Let me put in a plug (once more) for a fairly simple enhancement to the auto-focus routine that, IMHO, would make a DRAMATIC improvement in focus reliability for central obstruction scopes, of which the many focus challenges they experience are well documented above.
The focus routine needs a sanity check feature, such that if the focus position it is currently working in or the end result focus value do not pass this sanity check, the focus would return to a certain value that is known to be reasonably good.
The sanity check I propose is the least square fit focus line (LSF line) that has been derived over several nights or at least a fairly sizable number of focus runs over a wide range of temperatures. The relationship between focus position versus temperature is close to a straight line for most scopes and its specification only requires two numbers, a slope (which is the change in focus position for 1 degree change in temperature), and the intercept… This is easy to determine using any of dozens of free sites on the web if you feed them pairs of focus positions/temperatures.
I have determined these parameters for every scope I have ever owned, which have included several refractors, a 12" RC, a 14" Celestron Faststar, an 11" Celestron RASA. All of these scope had a consistent LSF line that I could use reasonably well for an entire night of imaging, only doing an initial focus run.
The proposed focus enhancements could work this way with SGP:
- focus routine would accept the slope, ie. focus change value per degree temperature change. It already does and uses this value to compensate for temperature changes between focus runs.
- A new input: the focus position at 0 degrees C. This is just the intercept of the least square fit line. No measurements are actually required at this temperature. A value of 0 would disable this feature.
- When the first focus of a sequence run is started, SGP would automatically move the focuser to the focus position on the line determined by the current temperature for its staring position. From there it would do the usual focus routine. This is something that should always be done with the current routine manually to give the best results.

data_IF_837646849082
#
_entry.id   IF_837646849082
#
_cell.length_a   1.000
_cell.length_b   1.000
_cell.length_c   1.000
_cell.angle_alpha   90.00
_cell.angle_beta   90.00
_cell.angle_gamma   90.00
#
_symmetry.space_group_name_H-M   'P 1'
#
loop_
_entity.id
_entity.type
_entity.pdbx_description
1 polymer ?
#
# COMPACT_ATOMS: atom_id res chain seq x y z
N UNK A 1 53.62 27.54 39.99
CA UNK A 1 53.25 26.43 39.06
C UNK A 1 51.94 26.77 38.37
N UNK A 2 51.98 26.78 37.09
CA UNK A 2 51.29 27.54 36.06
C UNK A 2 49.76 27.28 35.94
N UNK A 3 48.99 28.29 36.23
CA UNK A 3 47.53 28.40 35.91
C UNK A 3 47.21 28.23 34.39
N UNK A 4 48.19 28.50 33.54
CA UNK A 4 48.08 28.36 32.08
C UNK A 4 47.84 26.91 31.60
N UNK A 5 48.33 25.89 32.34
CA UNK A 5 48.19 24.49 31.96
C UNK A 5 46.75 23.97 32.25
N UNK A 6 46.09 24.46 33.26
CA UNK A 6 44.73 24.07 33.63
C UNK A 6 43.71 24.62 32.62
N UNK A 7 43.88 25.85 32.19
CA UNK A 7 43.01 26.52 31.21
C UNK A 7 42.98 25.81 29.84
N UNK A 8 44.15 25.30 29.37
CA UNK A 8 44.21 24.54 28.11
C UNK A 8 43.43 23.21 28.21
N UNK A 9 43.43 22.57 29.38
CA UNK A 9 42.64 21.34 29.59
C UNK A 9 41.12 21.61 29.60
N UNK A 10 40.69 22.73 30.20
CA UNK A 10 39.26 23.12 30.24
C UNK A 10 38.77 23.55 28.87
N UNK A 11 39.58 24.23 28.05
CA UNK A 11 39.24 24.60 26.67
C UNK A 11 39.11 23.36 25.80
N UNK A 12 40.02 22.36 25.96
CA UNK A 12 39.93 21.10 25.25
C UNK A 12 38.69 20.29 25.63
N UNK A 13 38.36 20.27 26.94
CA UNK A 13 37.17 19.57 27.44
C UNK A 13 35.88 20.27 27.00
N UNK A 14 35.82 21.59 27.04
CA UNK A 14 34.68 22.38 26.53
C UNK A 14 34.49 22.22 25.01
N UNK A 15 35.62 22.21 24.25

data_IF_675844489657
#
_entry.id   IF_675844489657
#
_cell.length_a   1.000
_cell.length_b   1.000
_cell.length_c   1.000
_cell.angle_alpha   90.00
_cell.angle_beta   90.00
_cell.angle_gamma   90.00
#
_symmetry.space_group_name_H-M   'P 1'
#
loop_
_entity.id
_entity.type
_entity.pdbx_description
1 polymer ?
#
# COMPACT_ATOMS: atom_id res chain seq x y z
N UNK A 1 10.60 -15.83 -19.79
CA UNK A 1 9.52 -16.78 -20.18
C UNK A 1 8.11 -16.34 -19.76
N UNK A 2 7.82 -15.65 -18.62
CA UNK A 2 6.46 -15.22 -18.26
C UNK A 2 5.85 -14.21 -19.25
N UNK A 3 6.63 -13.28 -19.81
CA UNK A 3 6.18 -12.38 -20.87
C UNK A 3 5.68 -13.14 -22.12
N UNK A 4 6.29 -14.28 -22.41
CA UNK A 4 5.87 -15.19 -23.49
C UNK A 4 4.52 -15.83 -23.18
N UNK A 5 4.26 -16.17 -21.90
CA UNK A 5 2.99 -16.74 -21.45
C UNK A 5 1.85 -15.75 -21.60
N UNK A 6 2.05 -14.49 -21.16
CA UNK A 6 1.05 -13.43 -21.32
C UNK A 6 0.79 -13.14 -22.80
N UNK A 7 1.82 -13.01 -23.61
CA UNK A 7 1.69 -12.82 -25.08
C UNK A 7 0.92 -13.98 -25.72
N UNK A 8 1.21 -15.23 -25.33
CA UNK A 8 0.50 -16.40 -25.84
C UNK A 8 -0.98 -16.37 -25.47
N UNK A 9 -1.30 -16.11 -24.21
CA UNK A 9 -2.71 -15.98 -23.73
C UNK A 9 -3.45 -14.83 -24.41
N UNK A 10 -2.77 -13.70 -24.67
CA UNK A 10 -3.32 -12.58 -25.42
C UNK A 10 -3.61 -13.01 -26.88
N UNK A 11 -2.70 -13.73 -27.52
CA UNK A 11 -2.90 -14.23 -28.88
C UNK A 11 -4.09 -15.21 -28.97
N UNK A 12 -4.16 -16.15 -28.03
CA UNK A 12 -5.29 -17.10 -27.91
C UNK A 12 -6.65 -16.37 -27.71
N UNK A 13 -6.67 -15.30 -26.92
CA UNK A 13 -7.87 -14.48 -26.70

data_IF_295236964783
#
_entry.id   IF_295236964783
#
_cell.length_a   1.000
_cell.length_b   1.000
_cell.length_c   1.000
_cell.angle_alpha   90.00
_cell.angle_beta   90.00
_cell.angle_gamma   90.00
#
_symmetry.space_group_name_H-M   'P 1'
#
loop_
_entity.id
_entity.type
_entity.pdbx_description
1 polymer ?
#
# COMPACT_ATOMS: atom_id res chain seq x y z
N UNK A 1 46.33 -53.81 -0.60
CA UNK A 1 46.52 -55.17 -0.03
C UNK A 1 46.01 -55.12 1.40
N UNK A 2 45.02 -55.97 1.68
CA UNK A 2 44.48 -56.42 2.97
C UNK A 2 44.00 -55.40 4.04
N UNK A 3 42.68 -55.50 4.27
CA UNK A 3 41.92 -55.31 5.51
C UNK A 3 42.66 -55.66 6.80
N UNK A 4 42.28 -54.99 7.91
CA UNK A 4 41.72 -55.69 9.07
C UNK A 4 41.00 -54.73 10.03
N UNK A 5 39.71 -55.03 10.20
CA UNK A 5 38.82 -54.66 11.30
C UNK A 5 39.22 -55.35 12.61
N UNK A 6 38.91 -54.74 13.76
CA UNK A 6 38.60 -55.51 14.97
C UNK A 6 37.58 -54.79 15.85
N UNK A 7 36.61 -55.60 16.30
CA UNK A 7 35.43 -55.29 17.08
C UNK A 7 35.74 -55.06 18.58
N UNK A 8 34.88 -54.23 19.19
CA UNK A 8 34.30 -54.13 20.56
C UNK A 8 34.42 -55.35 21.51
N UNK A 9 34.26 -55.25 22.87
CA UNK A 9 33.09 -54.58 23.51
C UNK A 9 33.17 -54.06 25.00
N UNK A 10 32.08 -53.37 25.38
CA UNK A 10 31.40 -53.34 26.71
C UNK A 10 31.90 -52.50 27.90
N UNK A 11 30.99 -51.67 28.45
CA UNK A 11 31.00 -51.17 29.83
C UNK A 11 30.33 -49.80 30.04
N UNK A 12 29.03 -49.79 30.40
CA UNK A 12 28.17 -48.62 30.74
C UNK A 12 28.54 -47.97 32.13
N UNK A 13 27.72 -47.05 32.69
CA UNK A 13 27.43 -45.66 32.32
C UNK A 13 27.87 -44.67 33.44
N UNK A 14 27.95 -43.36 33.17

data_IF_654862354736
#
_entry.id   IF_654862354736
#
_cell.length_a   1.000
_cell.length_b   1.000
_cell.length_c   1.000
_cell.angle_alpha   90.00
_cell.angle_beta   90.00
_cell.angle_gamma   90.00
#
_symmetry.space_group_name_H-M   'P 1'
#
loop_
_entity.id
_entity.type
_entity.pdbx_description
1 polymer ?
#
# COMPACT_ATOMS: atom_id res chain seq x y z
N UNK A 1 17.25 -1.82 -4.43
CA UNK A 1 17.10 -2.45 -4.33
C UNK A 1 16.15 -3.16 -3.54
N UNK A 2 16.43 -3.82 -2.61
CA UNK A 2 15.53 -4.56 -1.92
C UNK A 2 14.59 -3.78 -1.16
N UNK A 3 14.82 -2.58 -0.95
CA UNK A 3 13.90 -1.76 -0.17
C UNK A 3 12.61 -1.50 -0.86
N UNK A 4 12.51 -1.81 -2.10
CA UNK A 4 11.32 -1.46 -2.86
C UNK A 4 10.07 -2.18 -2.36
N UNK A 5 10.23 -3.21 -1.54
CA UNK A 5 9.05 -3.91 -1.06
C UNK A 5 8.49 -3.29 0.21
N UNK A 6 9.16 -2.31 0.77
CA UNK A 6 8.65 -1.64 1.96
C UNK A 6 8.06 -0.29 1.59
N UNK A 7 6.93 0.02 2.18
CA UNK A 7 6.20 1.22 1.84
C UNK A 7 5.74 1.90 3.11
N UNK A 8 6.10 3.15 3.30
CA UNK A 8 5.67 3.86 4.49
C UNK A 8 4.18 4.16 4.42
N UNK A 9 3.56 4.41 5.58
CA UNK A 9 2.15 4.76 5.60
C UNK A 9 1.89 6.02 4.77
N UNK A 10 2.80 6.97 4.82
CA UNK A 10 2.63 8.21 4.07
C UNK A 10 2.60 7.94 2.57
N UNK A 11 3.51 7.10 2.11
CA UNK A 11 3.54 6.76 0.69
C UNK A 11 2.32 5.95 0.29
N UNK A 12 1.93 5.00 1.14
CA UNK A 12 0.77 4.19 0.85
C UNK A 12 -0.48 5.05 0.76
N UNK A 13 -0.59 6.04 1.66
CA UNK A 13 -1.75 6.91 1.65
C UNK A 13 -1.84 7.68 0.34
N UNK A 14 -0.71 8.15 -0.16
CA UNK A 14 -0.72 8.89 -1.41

- A second new input: MAXIMUM allowed deviation from the LSF line. This is the sanity check part of the proposal. If the new focus position deviates too much from the LSF line, this is probably a bad focus run, and you are much better off just using the LSF line value. A value of 0 would disable this feature.
- A third new input: Number of retries if the focus value exceeds the maximum deviation value. Could default to 0, which is what happens now.
- The normal center point of the focus process of moving the focus range progressively further from the original starting point would not exceed the maximum allowed deviation. This would keep the focus routine from running off into never never land.
Implementing these suggestions would not keep you from using the focus routine exactly the same as you do now if your scope does not have a consistent LSF line.
What I have experienced many times over the past several years using the SGP focus routine is the following:
- for refractors, it works spectacularly well, giving perfect V curves, most of the time. However, even with a refractor, at times a focus run will be flawed, perhaps a wind gust or light cloud at just the wrong time puts it out of whack.
- for the central obstruction scopes, most of my focus runs were quite good with very acceptable results. However, a fairly large percentage were not, and have given me an hours worth of imaging that was out of focus. For those times it would have been much better to just use the LSF line value. In fact, much of the time I just let SGP apply the set focus delta value for the entire night, after establishing a good focus at the start.